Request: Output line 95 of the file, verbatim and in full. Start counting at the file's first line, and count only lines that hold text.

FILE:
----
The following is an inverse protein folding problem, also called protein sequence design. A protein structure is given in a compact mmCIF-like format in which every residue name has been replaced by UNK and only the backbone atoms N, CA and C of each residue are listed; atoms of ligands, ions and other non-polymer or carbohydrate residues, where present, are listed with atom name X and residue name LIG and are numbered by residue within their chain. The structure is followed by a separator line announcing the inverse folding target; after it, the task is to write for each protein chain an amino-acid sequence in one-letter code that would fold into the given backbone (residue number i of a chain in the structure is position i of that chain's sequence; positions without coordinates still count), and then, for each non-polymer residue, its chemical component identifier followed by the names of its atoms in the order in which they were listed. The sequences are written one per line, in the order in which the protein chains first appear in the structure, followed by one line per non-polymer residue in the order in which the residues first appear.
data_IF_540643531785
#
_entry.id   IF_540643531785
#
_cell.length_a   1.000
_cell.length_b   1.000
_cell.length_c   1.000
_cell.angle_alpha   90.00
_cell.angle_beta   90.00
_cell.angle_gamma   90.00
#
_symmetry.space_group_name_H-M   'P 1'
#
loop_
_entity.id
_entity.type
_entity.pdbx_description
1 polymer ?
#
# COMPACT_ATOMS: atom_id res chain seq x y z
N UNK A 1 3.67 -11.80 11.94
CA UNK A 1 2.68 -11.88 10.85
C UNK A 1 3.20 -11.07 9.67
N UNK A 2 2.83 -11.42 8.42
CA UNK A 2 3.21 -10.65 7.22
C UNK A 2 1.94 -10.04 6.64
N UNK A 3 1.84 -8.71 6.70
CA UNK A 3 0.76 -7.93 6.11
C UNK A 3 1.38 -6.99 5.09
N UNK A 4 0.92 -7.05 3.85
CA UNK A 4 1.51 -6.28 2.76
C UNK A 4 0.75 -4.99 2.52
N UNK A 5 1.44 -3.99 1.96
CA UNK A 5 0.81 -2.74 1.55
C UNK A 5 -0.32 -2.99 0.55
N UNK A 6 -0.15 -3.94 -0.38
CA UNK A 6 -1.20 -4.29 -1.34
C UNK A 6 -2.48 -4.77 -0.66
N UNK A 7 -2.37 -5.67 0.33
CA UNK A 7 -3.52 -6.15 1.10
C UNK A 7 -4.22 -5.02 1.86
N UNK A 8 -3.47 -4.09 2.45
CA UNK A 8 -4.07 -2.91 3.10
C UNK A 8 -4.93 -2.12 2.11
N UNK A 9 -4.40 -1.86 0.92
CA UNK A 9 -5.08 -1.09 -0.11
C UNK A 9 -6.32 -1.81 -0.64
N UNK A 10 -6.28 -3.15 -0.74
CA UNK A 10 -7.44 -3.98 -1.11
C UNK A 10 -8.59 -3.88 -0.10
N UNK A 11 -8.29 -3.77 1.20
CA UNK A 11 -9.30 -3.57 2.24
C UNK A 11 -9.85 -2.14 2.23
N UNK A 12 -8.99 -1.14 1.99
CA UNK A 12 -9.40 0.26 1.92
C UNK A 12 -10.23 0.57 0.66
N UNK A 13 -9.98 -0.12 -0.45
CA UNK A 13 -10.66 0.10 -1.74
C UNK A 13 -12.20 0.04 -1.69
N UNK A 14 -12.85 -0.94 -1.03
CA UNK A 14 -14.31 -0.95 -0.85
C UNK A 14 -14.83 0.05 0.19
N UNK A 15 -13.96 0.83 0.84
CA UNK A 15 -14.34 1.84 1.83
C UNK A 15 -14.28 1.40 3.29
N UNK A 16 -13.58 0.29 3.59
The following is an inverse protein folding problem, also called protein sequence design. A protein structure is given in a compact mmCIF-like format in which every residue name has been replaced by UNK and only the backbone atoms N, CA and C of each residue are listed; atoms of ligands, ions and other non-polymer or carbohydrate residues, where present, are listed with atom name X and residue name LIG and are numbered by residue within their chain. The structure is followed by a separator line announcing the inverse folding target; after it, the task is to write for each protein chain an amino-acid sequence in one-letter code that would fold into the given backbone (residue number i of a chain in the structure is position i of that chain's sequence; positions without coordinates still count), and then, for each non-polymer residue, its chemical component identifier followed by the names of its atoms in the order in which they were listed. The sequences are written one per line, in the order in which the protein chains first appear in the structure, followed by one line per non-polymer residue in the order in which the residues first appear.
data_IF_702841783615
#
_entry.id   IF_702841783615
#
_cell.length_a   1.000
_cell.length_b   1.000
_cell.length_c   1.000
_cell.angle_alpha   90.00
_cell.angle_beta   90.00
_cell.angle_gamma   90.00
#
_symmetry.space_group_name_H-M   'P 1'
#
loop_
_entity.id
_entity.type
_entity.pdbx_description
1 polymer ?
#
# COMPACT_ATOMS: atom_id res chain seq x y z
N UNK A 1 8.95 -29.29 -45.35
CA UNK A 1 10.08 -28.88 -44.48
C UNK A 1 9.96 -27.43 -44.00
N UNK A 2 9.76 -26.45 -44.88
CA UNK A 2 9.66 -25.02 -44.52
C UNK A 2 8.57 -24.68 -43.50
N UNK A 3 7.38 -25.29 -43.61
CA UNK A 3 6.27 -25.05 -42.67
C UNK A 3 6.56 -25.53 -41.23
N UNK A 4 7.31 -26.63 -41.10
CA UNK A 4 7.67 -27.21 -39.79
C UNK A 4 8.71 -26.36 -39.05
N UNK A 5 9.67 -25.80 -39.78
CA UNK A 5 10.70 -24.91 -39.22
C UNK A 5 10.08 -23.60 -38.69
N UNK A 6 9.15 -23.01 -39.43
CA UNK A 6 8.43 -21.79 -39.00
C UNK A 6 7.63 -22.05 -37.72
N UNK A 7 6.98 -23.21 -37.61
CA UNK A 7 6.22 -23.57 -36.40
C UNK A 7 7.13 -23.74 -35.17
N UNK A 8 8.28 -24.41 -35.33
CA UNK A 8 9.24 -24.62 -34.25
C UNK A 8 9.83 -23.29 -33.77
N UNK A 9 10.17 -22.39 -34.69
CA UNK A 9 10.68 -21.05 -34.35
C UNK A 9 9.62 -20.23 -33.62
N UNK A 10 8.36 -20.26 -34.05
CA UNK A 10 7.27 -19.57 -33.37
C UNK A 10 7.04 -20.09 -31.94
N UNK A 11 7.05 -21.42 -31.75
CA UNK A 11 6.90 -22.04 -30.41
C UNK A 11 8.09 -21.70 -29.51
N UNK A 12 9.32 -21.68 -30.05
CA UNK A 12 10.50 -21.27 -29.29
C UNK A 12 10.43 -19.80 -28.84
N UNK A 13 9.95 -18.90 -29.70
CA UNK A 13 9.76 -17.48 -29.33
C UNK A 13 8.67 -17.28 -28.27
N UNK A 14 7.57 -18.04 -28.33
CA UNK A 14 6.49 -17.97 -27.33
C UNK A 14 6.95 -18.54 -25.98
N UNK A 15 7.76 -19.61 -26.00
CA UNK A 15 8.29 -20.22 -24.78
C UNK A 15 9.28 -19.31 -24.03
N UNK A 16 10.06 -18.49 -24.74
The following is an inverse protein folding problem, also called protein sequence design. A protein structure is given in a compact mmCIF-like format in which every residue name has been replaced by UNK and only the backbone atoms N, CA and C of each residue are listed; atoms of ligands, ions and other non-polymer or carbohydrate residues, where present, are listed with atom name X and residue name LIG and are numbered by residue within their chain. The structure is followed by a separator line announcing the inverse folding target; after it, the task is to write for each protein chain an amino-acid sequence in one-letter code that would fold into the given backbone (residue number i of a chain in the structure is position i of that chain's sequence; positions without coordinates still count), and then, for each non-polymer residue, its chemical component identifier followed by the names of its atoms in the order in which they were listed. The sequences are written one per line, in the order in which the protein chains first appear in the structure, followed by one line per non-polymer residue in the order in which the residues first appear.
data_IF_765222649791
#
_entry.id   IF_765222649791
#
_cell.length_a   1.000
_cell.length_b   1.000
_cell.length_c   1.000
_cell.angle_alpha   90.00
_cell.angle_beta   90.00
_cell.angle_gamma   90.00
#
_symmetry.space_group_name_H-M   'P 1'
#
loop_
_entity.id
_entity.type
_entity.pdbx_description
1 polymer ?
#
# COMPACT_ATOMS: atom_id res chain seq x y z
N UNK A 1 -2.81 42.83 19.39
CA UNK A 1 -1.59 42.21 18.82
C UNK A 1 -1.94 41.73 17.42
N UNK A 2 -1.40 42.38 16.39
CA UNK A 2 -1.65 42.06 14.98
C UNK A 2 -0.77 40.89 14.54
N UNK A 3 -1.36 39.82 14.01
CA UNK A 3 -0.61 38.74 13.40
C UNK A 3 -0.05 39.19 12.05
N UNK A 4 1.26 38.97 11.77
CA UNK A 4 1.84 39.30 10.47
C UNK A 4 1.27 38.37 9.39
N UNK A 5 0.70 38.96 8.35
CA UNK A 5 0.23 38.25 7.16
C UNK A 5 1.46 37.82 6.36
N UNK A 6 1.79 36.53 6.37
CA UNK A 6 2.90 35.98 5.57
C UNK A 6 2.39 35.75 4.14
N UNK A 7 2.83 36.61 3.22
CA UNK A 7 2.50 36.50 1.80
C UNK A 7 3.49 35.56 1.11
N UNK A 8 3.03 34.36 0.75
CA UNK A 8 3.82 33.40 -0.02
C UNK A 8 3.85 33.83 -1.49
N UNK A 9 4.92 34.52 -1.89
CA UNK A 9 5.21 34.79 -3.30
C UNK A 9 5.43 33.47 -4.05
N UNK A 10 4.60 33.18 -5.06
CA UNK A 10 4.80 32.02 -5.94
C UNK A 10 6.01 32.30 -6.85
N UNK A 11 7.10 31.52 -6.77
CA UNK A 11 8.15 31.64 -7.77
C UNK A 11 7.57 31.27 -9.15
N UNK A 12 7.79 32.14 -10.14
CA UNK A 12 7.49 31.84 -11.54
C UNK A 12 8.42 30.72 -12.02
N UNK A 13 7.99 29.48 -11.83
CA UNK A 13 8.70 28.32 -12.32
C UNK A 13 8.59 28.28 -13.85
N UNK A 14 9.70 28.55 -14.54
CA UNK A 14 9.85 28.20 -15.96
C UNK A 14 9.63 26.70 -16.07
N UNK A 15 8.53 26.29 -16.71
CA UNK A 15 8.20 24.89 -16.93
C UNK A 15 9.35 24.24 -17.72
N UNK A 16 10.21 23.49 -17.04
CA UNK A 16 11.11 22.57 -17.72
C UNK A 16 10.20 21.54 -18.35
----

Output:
N UNK A 3 7.38 -25.29 -43.61